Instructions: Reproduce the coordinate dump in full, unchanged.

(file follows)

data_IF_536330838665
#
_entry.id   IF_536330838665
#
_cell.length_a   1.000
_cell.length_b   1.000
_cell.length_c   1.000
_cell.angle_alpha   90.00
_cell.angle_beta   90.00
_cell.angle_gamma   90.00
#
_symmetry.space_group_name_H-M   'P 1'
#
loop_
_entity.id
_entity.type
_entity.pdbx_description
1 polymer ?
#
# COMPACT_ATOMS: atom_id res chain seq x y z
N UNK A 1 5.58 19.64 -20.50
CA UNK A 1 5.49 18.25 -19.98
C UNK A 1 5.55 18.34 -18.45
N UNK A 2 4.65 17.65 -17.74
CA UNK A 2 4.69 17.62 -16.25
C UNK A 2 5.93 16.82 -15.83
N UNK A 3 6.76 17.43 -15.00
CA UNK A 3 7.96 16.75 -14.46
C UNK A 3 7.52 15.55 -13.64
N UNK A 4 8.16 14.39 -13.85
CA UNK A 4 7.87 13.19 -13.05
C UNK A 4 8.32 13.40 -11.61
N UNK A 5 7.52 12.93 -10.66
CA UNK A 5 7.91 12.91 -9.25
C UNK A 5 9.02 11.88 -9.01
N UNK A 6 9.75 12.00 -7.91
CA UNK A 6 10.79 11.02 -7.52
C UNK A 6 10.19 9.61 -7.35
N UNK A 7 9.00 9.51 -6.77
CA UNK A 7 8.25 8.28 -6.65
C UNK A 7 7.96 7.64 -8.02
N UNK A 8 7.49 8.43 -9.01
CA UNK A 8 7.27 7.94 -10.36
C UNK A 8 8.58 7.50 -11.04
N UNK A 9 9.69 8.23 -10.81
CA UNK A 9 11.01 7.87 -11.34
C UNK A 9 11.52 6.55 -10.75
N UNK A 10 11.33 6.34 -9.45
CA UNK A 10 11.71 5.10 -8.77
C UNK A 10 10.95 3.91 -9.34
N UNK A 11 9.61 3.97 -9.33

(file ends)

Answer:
data_IF_536330838665
#
_entry.id   IF_536330838665
#
_cell.length_a   1.000
_cell.length_b   1.000
_cell.length_c   1.000
_cell.angle_alpha   90.00
_cell.angle_beta   90.00
_cell.angle_gamma   90.00
#
_symmetry.space_group_name_H-M   'P 1'
#
loop_
_entity.id
_entity.type
_entity.pdbx_description
1 polymer ?
#
# COMPACT_ATOMS: atom_id res chain seq x y z
N UNK A 1 5.58 19.64 -20.50
CA UNK A 1 5.49 18.25 -19.98
C UNK A 1 5.55 18.34 -18.45
N UNK A 2 4.65 17.65 -17.74
CA UNK A 2 4.69 17.62 -16.25
C UNK A 2 5.93 16.82 -15.83
N UNK A 3 6.76 17.43 -15.00
CA UNK A 3 7.96 16.75 -14.46
C UNK A 3 7.52 15.55 -13.64
N UNK A 4 8.16 14.39 -13.85
CA UNK A 4 7.87 13.19 -13.05
C UNK A 4 8.32 13.40 -11.61
N UNK A 5 7.52 12.93 -10.66
CA UNK A 5 7.91 12.91 -9.25
C UNK A 5 9.02 11.88 -9.01
N UNK A 6 9.75 12.00 -7.91
CA UNK A 6 10.79 11.02 -7.52
C UNK A 6 10.19 9.61 -7.35
N UNK A 7 9.00 9.51 -6.77
CA UNK A 7 8.25 8.28 -6.65
C UNK A 7 7.96 7.64 -8.02
N UNK A 8 7.49 8.43 -9.01
CA UNK A 8 7.27 7.94 -10.36
C UNK A 8 8.58 7.50 -11.04
N UNK A 9 9.69 8.23 -10.81
CA UNK A 9 11.01 7.87 -11.34
C UNK A 9 11.52 6.55 -10.75
N UNK A 10 11.33 6.34 -9.45
CA UNK A 10 11.71 5.10 -8.77
C UNK A 10 10.95 3.91 -9.34
N UNK A 11 9.61 3.97 -9.33